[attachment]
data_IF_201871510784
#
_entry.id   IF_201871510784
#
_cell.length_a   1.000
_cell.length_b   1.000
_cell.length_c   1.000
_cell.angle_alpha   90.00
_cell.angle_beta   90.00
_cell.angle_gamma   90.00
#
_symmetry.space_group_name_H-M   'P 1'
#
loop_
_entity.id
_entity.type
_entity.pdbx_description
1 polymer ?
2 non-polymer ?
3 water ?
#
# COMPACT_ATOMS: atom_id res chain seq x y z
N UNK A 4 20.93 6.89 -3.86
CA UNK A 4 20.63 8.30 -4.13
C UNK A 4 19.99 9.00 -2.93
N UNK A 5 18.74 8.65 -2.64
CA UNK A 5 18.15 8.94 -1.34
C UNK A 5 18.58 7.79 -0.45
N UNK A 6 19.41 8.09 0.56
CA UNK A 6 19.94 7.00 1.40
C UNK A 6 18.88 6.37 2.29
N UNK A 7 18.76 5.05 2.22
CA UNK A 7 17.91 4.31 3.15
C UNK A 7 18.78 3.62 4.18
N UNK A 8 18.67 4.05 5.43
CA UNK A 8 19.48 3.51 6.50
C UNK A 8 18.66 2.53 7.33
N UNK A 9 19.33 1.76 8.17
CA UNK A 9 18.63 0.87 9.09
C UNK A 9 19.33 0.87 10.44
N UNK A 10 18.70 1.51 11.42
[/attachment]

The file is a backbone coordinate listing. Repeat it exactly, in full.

data_IF_201871510784
#
_entry.id   IF_201871510784
#
_cell.length_a   1.000
_cell.length_b   1.000
_cell.length_c   1.000
_cell.angle_alpha   90.00
_cell.angle_beta   90.00
_cell.angle_gamma   90.00
#
_symmetry.space_group_name_H-M   'P 1'
#
loop_
_entity.id
_entity.type
_entity.pdbx_description
1 polymer ?
2 non-polymer ?
3 water ?
#
# COMPACT_ATOMS: atom_id res chain seq x y z
N UNK A 4 20.93 6.89 -3.86
CA UNK A 4 20.63 8.30 -4.13
C UNK A 4 19.99 9.00 -2.93
N UNK A 5 18.74 8.65 -2.64
CA UNK A 5 18.15 8.94 -1.34
C UNK A 5 18.58 7.79 -0.45
N UNK A 6 19.41 8.09 0.56
CA UNK A 6 19.94 7.00 1.40
C UNK A 6 18.88 6.37 2.29
N UNK A 7 18.76 5.05 2.22
CA UNK A 7 17.91 4.31 3.15
C UNK A 7 18.78 3.62 4.18
N UNK A 8 18.67 4.05 5.43
CA UNK A 8 19.48 3.51 6.50
C UNK A 8 18.66 2.53 7.33
N UNK A 9 19.33 1.76 8.17
CA UNK A 9 18.63 0.87 9.09
C UNK A 9 19.33 0.87 10.44
N UNK A 10 18.70 1.51 11.42